My close friends and family know about my pursuit of financial independence, and they know that I’m here to help them with any money questions/issues they encounter. But they have to come to me because I’m not going to give unsolicited ideas, advice, or feedback (although I often made the mistake of doing this earlier in my journey).
Maintaining Balance Despite Financial Differences
Our culture focuses on social activities that revolve around spending money. Because of this, it can be challenging to balance a healthy social life with reasonable spending. I live in a vibrant city, so most social outings with friends include bars, restaurants, or some form of entertainment that comes with a cost attached to it.
I also come from a large family that often celebrates birthdays/holidays with big meals out and gifts. My siblings and I are close in age, and we all like spending time together. Because there are so many of us, there are always invitations and ideas floating about, and the activities can be expensive.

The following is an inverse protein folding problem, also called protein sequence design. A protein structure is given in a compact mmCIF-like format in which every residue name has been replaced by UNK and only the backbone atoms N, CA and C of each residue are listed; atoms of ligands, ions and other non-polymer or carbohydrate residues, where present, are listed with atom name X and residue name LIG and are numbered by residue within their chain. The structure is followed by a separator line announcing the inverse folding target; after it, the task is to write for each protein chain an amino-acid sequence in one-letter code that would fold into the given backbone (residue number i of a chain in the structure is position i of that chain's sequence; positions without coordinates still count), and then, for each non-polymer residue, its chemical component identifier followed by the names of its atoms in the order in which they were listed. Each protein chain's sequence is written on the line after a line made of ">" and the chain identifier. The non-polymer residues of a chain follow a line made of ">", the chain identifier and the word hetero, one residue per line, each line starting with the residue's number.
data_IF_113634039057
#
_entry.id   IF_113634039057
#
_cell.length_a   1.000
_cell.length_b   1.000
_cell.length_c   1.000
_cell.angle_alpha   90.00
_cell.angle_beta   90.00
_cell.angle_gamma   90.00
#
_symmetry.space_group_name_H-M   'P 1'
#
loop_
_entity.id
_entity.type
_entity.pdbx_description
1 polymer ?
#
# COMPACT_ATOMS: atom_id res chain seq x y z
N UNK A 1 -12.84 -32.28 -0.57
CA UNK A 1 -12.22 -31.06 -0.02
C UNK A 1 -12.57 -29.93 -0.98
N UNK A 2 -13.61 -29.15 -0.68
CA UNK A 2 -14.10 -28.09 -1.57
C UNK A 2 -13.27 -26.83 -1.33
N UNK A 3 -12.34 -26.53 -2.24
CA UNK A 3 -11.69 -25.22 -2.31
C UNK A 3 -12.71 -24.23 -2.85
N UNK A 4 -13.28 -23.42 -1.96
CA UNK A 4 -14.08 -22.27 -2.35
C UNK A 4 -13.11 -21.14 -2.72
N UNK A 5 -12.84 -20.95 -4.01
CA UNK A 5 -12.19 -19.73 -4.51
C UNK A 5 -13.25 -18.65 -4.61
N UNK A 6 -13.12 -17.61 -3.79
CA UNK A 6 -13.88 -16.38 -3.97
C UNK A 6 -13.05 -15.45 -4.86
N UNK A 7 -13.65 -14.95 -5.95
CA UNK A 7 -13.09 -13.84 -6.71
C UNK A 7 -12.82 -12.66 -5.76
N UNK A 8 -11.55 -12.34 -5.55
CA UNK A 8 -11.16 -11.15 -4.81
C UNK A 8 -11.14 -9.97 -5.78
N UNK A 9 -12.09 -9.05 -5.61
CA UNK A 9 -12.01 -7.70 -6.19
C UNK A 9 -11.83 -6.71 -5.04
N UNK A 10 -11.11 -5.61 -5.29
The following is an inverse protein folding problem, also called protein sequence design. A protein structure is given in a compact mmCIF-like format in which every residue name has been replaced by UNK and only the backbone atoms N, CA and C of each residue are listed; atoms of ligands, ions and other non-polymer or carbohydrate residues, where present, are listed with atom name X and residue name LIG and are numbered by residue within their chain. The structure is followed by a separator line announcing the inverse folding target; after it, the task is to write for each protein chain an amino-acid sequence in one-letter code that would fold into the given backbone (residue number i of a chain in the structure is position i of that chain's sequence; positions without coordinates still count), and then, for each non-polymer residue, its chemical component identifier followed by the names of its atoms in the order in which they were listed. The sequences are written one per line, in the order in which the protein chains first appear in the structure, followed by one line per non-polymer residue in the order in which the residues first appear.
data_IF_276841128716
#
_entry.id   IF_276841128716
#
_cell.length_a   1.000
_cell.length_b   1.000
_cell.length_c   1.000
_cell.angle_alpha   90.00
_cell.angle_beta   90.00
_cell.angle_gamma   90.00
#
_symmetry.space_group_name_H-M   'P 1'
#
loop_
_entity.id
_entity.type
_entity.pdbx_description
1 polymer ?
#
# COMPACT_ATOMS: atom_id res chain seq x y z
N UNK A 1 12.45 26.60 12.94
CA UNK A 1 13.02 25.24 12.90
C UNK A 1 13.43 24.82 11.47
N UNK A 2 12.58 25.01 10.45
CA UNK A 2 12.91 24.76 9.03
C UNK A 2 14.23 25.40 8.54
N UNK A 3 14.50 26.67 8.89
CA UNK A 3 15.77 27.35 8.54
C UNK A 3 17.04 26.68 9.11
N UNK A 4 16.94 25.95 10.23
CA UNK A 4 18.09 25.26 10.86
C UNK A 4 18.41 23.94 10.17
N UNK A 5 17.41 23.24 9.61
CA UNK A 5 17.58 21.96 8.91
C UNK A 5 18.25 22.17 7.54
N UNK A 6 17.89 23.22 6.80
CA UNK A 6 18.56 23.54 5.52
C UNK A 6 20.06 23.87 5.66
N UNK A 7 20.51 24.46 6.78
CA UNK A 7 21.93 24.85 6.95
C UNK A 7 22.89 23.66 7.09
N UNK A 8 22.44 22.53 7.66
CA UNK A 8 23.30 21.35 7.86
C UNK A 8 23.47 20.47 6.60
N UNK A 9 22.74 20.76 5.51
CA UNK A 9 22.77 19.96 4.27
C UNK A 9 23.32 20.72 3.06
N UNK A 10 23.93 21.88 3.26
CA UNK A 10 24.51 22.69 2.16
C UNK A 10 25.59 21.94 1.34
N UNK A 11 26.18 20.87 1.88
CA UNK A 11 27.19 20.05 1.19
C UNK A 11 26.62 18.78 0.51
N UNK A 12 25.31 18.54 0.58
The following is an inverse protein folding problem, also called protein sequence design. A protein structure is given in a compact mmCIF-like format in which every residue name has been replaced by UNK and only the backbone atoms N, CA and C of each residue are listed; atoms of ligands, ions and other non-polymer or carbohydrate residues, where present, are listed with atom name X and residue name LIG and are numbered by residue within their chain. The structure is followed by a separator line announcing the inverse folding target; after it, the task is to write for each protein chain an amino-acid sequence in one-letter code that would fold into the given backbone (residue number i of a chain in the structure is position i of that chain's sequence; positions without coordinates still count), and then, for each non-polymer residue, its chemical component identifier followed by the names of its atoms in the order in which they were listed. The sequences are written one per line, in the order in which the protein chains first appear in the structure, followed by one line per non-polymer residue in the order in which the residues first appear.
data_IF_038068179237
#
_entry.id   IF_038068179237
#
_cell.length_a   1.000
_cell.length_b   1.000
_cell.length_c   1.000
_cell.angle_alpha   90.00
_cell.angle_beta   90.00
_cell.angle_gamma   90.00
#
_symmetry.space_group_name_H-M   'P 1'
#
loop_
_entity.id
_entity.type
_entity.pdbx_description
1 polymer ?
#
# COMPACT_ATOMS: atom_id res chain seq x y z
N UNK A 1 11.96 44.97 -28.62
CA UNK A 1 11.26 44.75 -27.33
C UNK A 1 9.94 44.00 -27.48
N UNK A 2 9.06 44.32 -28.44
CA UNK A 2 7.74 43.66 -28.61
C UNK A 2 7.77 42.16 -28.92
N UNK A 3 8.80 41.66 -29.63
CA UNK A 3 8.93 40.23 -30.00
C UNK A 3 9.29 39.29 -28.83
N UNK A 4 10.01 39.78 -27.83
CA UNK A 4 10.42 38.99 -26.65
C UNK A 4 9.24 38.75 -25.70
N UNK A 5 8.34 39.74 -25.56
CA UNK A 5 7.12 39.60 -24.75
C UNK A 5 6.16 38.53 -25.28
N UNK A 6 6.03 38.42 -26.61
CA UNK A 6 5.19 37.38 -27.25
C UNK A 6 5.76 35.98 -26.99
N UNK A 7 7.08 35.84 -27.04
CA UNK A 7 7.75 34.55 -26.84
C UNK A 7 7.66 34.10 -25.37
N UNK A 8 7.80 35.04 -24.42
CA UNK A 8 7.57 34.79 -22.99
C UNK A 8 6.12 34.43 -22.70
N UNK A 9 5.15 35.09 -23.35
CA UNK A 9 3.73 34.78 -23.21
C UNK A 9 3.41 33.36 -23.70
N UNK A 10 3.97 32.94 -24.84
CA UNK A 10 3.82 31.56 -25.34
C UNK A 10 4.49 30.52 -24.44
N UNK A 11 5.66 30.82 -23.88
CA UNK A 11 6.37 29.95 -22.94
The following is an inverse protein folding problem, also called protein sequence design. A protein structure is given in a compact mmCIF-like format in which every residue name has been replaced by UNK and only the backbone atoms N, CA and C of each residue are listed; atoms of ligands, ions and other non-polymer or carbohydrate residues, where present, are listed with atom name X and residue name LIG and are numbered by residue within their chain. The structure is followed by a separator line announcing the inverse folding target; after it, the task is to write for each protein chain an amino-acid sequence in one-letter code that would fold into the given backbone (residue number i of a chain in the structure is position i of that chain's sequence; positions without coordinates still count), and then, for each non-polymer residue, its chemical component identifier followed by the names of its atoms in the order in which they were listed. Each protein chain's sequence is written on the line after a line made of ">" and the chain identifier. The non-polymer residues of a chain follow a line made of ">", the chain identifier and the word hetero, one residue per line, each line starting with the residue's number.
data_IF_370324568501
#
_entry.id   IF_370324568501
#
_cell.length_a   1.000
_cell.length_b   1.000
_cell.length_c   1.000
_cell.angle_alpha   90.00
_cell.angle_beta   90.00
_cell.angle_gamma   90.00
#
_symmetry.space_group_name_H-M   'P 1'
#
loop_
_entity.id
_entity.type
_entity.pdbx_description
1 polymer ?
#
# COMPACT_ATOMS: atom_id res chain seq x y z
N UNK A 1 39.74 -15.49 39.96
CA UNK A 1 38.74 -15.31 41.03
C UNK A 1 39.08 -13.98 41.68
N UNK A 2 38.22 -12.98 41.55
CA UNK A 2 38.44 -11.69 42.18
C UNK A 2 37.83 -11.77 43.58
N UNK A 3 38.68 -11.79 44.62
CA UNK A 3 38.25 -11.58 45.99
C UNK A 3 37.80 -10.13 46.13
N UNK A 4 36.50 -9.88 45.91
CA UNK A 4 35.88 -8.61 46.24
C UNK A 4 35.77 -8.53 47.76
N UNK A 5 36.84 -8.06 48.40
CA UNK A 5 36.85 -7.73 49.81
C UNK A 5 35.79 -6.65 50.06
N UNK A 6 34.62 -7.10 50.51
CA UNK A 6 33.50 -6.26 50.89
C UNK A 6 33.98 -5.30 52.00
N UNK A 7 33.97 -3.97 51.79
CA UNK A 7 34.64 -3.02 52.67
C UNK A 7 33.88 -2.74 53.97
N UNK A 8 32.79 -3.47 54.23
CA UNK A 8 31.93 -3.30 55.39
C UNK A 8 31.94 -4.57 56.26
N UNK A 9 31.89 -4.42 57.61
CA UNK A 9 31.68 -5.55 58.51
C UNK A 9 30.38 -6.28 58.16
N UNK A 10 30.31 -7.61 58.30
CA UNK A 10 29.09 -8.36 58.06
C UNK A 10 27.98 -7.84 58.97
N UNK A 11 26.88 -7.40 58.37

This can be tough to navigate, and it’s something that I struggle with. It’s difficult to say no without feeling guilty, or worrying that my family thinks I’m being a cheapskate. There have been times in the past that I’ve caused tension by letting money stop me from partaking in family activities. I’ve found that communication and providing attractive alternatives works really well to help alleviate this.
It’s important to be intentional with how much you are willing to spend in these categories every month. Tracking how much you’ve spent can help decide what to say yes/no to. For example:
- If you are comfortable spending $100/month out at restaurants and bars, and you’ve committed to 3 occasions in the coming month, it’s a good indicator that you need to push back and say no to any further opportunities.